If similar figures are in perspective position they are said to be similarly situated, and the centre of projection is called the centre of similitude. To place two similar figures in this position, we observe that their lines at infinity will coincide as soon as both figures are put in the same plane, but the rows on them are not necessarily identical. They are projective, and hence in general not more than txvo pp1intT(f;>n§ one)wilircoinc1gde Evith g1eir correspond§ 1ng pogits in t e ot er . 34 . o ma e t em 1 entica it is eit er su cient to turn one figure in its plane till three lines in one are parallel to their corresponding lines in the other, or it is necessary before this can be done to turn the one plane over in space. It can be shown that in the former case all lines are, or no line is, parallel to its corresponding line, whilst in the second case there are two directions, at right angles to each other, which have the property that each lipe in eigher direction is parallel to its corresponding line. We a so see t at-

f in two similar jigures three lines, of which no two are parallel, are parallel respectively to their corresponding lines, then every line has this property and the two jigures are similarly situated; or Two similar figures are similarly situated as soon as two corresponding triangles are so situated.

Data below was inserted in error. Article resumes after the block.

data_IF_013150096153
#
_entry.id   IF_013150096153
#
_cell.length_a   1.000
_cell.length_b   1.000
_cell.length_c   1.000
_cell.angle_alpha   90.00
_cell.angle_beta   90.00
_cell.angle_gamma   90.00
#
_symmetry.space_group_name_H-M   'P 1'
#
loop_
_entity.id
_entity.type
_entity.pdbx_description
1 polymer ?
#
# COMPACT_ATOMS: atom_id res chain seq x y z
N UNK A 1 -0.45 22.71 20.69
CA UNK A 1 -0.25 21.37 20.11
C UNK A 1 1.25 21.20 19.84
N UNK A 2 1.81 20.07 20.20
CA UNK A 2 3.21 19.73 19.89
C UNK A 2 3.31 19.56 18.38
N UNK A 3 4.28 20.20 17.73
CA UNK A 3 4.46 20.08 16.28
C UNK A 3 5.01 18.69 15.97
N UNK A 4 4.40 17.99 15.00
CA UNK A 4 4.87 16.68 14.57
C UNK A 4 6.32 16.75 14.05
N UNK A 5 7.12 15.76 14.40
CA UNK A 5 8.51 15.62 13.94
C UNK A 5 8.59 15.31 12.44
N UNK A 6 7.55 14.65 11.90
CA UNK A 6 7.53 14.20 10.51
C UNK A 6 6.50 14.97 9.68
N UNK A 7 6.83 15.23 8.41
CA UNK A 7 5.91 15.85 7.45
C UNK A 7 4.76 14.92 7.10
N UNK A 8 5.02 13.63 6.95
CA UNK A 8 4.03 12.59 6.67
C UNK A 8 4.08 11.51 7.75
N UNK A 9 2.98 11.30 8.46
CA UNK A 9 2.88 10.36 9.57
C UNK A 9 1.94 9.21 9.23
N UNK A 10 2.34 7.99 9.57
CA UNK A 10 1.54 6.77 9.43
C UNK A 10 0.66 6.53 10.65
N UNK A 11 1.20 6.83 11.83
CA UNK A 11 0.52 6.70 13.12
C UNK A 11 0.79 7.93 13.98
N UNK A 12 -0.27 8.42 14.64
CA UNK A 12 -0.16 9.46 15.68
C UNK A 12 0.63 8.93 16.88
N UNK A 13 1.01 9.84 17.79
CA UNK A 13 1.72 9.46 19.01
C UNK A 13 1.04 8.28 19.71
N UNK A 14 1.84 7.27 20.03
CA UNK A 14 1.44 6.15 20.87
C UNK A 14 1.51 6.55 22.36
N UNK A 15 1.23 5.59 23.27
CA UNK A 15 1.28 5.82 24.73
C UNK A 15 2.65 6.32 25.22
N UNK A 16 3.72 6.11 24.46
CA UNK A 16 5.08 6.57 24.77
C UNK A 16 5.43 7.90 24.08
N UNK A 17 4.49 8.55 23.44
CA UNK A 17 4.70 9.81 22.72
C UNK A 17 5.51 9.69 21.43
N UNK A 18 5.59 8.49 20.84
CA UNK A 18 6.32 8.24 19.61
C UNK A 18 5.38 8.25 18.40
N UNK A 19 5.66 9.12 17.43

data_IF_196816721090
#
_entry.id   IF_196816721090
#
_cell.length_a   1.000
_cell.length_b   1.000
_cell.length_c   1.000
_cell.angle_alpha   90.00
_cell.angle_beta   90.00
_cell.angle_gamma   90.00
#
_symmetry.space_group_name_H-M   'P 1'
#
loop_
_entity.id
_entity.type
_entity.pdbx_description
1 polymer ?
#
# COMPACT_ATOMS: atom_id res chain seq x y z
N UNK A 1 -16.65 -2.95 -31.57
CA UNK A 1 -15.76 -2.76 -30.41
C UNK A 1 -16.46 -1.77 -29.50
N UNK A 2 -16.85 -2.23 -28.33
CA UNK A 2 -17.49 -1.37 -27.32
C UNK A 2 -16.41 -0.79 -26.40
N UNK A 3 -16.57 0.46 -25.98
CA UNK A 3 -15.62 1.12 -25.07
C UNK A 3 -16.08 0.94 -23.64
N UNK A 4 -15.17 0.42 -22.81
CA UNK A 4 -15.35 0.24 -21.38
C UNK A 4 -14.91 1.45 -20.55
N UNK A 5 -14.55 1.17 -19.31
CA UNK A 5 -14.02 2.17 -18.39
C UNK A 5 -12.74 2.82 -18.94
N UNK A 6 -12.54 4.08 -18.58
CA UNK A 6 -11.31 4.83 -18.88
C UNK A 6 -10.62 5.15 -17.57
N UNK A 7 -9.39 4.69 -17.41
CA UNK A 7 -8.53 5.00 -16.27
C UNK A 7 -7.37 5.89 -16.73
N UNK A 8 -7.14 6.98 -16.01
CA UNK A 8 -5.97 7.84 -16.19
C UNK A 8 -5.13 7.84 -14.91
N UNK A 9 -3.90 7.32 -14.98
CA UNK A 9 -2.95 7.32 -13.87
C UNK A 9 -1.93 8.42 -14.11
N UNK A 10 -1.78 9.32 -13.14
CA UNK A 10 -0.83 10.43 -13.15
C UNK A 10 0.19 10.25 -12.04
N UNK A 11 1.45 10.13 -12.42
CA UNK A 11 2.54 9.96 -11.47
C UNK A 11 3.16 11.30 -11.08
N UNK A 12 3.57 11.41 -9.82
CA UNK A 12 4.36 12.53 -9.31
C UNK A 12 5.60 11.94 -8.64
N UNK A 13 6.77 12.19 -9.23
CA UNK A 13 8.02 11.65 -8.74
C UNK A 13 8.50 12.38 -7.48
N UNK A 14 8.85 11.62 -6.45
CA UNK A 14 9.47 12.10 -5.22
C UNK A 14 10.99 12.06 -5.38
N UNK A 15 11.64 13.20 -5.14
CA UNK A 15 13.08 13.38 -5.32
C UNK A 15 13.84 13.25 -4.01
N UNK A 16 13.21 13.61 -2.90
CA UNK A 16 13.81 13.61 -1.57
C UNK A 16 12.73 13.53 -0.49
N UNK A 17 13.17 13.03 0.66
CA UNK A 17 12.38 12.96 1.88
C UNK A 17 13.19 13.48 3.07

If two similar figures are perspective without being in the same plane, their planes must be parallel as the axis is at infinity. Hence-Any plane figure is projected from any centre to a parallel plane into a similar figure.

If two similar figures are similarly situated, then corresponding points may either be on the same or on different sides of the centre. If, besides, the ratio of similitude is unity, then corresponding points will be equidistant from the centre. In the first case therefore the two figures will be identical. In the second case they will be identically equal but not coincident. They can be made to coincide by turning one in its plane through two right angles about the centre of similitude S. The figures are in involution, as is seen at once, and they are said to be symmetrical with regard to the point S as centre. If the two figures be considered as part of one, then this is said to have a centre. Thus regular polygons of an even number of fsides and parallelograms have each a centre, which is a centre o symmetry.

§ 17. Parallel Projection.-If, instead of the axis, the centre be moved to infinity, all the projecting rays will be parallel, and we get what is called parallel projection. In this case the line at inliéty passes thropgh the centre and therefore cprreéponds tr? itself ut not point or point as in the case o simi ar gures. 0 any point I at infinity corresponds therefore a point I' also at infinity ut different from the first. Hence to parallel lines meeting at I correspond parallel lines of another direction meeting at I . Further, in any two corresponding rows the two points at infinity are corresponding points; hence the rows are similar. This gives the principal properties of parallel projection:- To parallel lines correspond parallel lines; or